By Jonathan Kanter, Director of the Center for the Science of Social Connection, University of Washington
The Conversation, September 24, 2020
A white man shares publicly that a group of Black Harvard graduates “look like gang members to me” and claims he would have said the same of white people dressed similarly. A white physician mistakes a Black physician for a janitor and says it was an honest mistake. A white woman asks to touch a Black classmate’s hair, is scolded for doing so and sulks, “I was just curious.”
It’s a pattern that recurs countless times, in myriad interactions and contexts, across American society. A white person says something that is experienced as racially biased, is called on it and reacts defensively.
These comments and other such subtle snubs, insults and offenses are known as microaggressions. The concept, introduced in the 1970s by Black psychiatrist Chester Pierce, is now the focus of a fierce debate.
On one side, Black people and a host of others representing multiple diverse communities stand with a wealth of testimonials, lists of different types of microaggressions and compelling scientific evidence documenting how these experiences harm recipients.
Some white people are on board, working to understand, change and join as allies. Still, a cacophony of white voices exists in the public discourse, dismissive, defensive and influential. Their main argument: Microaggressions are innocuous and innocent, not associated with racism at all. Many contend that those who complain about microaggressions are manipulating victimhood and being too sensitive.
Linking bias to microaggressions
Until recently, the majority of research on microaggressions has focused on asking people targeted by microaggressions about their experiences and perspectives, rather than researching the offenders. This previous research is crucial. But with respect to understanding white defensiveness and underlying racial bias, it’s akin to researching why baseball pitchers keep hitting batters with pitches by only interviewing batters about how it feels to get hit.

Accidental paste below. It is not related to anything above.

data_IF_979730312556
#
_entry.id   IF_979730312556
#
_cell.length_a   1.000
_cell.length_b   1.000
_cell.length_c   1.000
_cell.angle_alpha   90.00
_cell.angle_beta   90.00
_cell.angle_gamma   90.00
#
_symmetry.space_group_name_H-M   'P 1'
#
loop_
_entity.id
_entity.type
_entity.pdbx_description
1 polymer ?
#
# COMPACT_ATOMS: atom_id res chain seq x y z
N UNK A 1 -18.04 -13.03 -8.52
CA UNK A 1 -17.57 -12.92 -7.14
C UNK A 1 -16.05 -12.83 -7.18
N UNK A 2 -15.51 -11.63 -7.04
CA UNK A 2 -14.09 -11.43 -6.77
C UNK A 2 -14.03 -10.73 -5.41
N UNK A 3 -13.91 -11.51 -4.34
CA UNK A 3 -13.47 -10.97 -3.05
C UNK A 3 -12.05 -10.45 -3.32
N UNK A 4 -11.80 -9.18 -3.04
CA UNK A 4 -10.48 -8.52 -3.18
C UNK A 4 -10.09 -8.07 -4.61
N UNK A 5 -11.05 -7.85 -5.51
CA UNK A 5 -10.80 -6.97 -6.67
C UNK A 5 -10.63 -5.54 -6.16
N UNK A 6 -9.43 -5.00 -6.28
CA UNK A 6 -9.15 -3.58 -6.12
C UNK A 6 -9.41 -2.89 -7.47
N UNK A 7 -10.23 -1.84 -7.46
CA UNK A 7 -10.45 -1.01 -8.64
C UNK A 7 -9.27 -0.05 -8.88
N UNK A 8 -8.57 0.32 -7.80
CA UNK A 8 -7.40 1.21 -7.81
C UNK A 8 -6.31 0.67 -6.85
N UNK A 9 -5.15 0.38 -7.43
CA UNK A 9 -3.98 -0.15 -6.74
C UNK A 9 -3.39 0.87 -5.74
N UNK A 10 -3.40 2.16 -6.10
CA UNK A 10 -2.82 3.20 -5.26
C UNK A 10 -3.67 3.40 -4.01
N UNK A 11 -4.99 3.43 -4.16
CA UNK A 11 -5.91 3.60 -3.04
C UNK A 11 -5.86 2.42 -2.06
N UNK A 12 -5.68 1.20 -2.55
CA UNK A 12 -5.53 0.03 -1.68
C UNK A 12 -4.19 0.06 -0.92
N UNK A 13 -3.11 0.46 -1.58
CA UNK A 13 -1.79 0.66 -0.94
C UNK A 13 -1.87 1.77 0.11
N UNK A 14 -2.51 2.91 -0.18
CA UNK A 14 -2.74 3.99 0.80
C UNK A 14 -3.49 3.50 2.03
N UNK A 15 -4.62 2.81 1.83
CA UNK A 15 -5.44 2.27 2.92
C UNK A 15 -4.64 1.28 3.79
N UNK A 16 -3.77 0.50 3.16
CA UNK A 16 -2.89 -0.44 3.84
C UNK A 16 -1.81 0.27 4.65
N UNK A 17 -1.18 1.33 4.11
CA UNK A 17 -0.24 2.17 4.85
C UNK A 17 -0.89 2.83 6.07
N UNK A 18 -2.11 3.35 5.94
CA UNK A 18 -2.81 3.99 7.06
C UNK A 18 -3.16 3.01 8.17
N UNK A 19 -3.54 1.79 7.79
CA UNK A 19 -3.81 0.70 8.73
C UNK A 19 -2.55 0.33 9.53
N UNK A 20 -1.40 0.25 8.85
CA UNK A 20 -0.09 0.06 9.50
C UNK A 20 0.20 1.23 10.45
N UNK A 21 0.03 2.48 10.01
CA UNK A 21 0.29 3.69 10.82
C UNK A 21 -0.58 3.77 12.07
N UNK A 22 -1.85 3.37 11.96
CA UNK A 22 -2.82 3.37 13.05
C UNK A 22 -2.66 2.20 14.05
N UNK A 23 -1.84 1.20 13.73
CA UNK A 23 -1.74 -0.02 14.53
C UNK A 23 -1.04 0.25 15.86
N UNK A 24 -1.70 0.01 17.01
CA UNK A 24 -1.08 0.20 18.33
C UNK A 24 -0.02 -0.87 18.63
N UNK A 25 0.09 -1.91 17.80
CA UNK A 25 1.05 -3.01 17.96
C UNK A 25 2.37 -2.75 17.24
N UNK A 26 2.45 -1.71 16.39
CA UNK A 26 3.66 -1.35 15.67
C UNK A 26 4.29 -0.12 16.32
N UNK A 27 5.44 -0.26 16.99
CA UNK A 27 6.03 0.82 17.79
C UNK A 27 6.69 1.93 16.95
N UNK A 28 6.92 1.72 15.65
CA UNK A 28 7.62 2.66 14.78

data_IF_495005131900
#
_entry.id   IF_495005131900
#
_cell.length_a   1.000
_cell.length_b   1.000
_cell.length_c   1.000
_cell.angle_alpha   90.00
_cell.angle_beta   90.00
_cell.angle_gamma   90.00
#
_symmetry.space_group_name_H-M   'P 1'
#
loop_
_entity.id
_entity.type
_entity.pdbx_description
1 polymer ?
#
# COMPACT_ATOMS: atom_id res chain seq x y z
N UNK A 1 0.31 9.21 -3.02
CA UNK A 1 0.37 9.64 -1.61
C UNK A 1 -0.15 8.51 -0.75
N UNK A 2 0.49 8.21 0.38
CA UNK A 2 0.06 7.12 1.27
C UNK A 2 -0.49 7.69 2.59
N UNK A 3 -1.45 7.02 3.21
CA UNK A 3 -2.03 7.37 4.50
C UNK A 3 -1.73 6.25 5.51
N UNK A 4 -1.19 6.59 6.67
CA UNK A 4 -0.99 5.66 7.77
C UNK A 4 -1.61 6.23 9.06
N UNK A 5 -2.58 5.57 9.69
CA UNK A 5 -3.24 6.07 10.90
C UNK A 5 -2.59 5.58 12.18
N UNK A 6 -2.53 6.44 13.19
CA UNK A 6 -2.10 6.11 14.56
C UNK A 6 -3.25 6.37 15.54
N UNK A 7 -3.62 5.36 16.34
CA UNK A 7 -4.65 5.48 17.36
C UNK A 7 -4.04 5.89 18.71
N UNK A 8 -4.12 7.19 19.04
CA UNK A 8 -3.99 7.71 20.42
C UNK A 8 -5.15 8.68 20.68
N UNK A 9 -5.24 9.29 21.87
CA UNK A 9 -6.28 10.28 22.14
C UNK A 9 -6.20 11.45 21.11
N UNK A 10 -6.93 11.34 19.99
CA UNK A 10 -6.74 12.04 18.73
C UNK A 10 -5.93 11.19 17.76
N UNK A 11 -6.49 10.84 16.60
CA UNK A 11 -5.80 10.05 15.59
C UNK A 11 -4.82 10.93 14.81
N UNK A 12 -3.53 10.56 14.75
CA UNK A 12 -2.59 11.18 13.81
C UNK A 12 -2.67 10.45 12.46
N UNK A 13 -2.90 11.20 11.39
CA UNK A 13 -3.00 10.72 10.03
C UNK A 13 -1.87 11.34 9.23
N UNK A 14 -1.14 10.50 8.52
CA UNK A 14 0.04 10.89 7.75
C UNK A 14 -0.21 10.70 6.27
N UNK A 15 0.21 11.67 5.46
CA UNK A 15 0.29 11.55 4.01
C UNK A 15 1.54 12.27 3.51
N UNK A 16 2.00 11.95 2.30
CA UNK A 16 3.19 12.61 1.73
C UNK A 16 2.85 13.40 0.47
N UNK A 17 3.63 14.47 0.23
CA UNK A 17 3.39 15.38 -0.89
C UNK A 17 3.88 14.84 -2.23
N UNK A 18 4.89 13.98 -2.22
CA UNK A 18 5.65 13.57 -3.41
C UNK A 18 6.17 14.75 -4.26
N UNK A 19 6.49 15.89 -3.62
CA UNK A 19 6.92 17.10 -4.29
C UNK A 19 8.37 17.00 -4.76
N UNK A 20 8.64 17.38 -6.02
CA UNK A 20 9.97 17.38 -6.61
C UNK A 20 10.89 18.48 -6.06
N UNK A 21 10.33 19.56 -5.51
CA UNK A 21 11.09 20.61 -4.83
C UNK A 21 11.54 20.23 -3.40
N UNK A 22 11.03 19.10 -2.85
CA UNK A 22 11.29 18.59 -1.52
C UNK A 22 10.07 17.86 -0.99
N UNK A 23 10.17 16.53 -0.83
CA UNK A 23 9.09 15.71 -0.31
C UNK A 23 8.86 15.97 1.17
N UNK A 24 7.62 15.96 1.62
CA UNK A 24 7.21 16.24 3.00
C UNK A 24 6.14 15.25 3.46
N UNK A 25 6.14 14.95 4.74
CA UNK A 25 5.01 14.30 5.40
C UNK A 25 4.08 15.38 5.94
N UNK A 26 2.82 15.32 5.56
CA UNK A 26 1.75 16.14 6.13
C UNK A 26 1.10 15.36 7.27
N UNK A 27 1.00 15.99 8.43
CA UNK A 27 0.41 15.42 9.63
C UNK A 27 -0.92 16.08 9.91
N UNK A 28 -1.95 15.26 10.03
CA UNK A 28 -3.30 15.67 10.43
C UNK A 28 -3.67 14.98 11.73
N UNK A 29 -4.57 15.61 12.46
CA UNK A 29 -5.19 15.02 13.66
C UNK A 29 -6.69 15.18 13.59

My colleagues and I – a team of Black, white (myself included) and other psychological scientists and students – went directly to the “pitchers” to untangle the relationship between these expressions and racial bias.
We asked white college students – one group at a university in the Northwest, another at a campus in the southern Midwest – how likely they are to commit 94 commonly described microaggressions that we identified from research publicationsand Black students we interviewed. For example, you are meeting a Black woman with braids; how likely are you to ask, “Can I touch your hair?”
We also asked our participants to describe their own racial bias using well-known measures. Then, we asked some participants to come to our laboratory to talk about current events with others. Lab observers rated how many explicitly racially biased statements they made in their interactions.
We found direct support for what recipients of microaggressions have been saying all along: Students who are more likely to say they commit microaggressions are more likely to score higher on measures of racial bias. One’s likelihood of microaggressing also predicts how racist one is judged to be by lab observers, as they watch real interactions unfold. We’re currently analyzing the same kind of data from a national sample of adults, and the results look similar.